Multi-threaded Oracle 12c architecture on Linux

Introduction

Oracle has long had so called multi-threaded architecture on Windows. On the Unix platforms, Oracle was using multi-process architecture until version 12c. The difference is that Oracle server processes in the threaded architecture become threads of a single process. The reason for such an architecture is lower overhead caused by process switching. Switching threads is done on the user level and doesn’t need a system trap to proceed. System traps are expensive operations, implemented in the CPU hardware itself, which cause the CPU to save one set of registers, load another set of registers , update process statistics and return to the user mode execution. The same applies to handling semaphores. Semaphores are actually implemented as device drivers on Unix systems. Every semaphore manipulation causes an interrupt and a context switch. Threads model, supported by the PTHREAD library (/usr/lib/libpthread.so on Linux systems) avoids all those context switches. Threads have become an option since the advent of 64 bit systems which support large address spaces. On 32 bit systems, both the code and SGA would have to fit within a single process, with the address space of only 4GB. That was a severe restriction on the address space and multi-process model was used to avoid that. However, these days Oracle is hardly ever run on 32 bit platforms so this is a useful optimization that makes sense.

Threaded execution

As it may be expected, the threaded model is used when the THREADED_EXECUTION parameter is set to TRUE. This is a static parameter, cannot be changed dynamically by ALTER SYSTEM command, and its value must be the same across all instances of a RAC database. It is possible to use the same dedicated server model as in the process model, but the additional parameter must be set for the listener: DEDICATED_THROUGH_BROKER_LISTENER=ON

With this parameter set, the traditional “/ as sysdba” way of connecting to database no longer works:

SQL*Plus: Release 12.1.0.1.0 Production on Fri Oct 4 13:22:33 2013

Copyright (c) 1982, 2013, Oracle. All rights reserved.

ERROR:

ORA-01017: invalid username/password; logon denied

Enter user-name:

The only way to connect to the database is to connect as SYS using SYS/<passwd>@TNS as SYSDBA:

[oracle@ora12c ~]$ sqlplus /nolog

SQL*Plus: Release 12.1.0.1.0 Production on Fri Oct 4 13:26:01 2013

Copyright (c) 1982, 2013, Oracle. All rights reserved.

SQL> connect sys@test1 as sysdba

Enter password:

Connected.

SQL>

The unintended consequence of this is that dbstart and dbshut scripts no longer work:

[oracle@ora12c ~]$ dbshut $ORACLE_HOME

Processing Database instance “orcl”: log file /home/oracle/app/oracle/product/12.1.0/dbhome_1/shutdown.log

[oracle@ora12c ~]$ sqlplus /nolog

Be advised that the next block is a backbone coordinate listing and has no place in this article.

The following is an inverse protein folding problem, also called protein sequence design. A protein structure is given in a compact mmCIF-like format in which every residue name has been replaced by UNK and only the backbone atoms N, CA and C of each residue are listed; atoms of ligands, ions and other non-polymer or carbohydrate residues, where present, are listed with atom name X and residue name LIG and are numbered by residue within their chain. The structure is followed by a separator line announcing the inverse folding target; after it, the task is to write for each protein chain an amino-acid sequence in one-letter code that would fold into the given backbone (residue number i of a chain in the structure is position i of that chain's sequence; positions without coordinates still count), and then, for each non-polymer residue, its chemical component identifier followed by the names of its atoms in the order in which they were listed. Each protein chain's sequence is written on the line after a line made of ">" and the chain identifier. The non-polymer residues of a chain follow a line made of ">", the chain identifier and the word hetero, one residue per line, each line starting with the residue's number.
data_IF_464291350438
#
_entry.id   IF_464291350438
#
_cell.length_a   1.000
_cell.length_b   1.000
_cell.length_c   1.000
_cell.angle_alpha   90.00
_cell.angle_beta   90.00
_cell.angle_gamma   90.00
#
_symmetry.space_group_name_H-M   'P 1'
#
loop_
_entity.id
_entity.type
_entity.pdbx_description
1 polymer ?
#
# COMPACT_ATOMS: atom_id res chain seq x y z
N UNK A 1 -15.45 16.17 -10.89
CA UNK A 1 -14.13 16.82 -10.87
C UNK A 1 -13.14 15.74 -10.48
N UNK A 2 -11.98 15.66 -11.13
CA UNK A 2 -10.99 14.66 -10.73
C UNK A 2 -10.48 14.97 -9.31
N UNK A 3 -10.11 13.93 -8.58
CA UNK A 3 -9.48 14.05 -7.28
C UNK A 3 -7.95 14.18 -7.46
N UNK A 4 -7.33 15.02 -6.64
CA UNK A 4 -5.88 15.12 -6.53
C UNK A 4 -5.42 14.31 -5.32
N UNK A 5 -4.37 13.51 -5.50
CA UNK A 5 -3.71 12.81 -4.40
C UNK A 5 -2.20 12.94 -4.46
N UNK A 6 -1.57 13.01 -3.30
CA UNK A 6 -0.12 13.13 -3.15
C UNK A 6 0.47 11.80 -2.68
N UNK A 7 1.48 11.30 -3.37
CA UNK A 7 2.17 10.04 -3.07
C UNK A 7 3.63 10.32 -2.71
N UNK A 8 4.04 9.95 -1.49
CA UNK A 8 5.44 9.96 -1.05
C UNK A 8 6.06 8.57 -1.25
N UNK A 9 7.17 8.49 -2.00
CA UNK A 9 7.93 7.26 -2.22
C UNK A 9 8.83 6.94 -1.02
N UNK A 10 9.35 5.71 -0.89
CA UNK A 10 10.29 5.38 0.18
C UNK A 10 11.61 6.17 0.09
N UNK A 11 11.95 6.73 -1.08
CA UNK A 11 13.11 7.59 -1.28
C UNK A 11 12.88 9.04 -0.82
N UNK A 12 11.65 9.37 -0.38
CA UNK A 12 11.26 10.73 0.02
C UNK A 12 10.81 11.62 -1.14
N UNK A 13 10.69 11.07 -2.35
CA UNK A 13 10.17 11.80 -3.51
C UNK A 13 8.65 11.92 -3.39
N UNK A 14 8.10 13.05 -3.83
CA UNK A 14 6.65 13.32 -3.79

SQL*Plus: Release 12.1.0.1.0 Production on Fri Oct 4 13:28:07 2013

Copyright (c) 1982, 2013, Oracle. All rights reserved.

SQL> connect sys@test1 as sysdba

Enter password:

ERROR:

ORA-12541: TNS:no listener

SQL> connect sys as sysdba

Enter password:

Connected.

SQL> select count(*) from v$session;

COUNT(*)

———-

40

As you can se, the dbshut script has brought down the listener but not the instance. Of course, it is not possible to connect to pluggable databases without listener, but one will definitely need to replace the connection strings in dbshut and dbstart scripts. The same applies to the dbstart script, which starts the listener and starts the instance in the NOMOUNT mode, but doesn’t open the instance or any of the PDB components:

[oracle@ora12c ~]$ dbstart $ORACLE_HOME

Processing Database instance “orcl”: log file /home/oracle/app/oracle/product/12.1.0/dbhome_1/startup.log

[oracle@ora12c ~]$ sqlplus /nolog

SQL*Plus: Release 12.1.0.1.0 Production on Fri Oct 4 13:33:09 2013

Copyright (c) 1982, 2013, Oracle. All rights reserved.

SQL> connect sys as sysdba

Enter password:

Connected.

SQL> select status from V$INSTANCE;

STATUS

————

STARTED

SQL> alter database mount;

Database altered.

SQL> alter database open;

Database altered.

SQL> alter pluggable database test1 open;

Pluggable database altered.

SQL>

Details

Threaded execution is not very well documented. There is a short section in the “Concepts” manual, the parameter description in the “Reference” manual and that’s it. Search on My Oracle Support for the parameter THREADED_EXECUTION comes up empty. So does the search for the listener parameter DEDICATED_THROUGH_BROKER. That means that the situation must be investigated using the native Linux tools. First, let’s see what processes are running when the database is in the threaded mode:

[oracle@ora12c ~]$ ps -fp `pgrep ora_`

UID PID PPID C STIME TTY STAT TIME CMD

oracle 4488 1 0 13:31 ? Ss 0:01 ora_pmon_orcl

oracle 4490 1 0 13:31 ? Ss 0:03 ora_psp0_orcl

oracle 4492 1 8 13:31 ? Ss 3:13 ora_vktm_orcl

oracle 4496 1 0 13:31 ? Ssl 0:09 ora_u004_orcl

oracle 4502 1 3 13:31 ? Ssl 1:10 ora_u005_orcl

oracle 4508 1 0 13:31 ? Ss 0:01 ora_dbw0_orcl

So, we have PMON, PSP0 (aka “process spawner”), VKTM (“virtual time keeper”), database writer and two unknown and undocumented processes, u004 and u005. Not only are these two processes completely undocumented in the documentation and on My Oracle Support, nothing about them can be found in the X$MESSAGES table:

SQL> select description,dest from x$messages

2 where dest like ‘U0%';

no rows selected

The V$BGPROCESS table also comes up empty. So, what threads are running within those two processes? Fortunately, there is pidstat utility:

[oracle@ora12c ~]$ pidstat -t -p 4496 >/tmp/u004.txt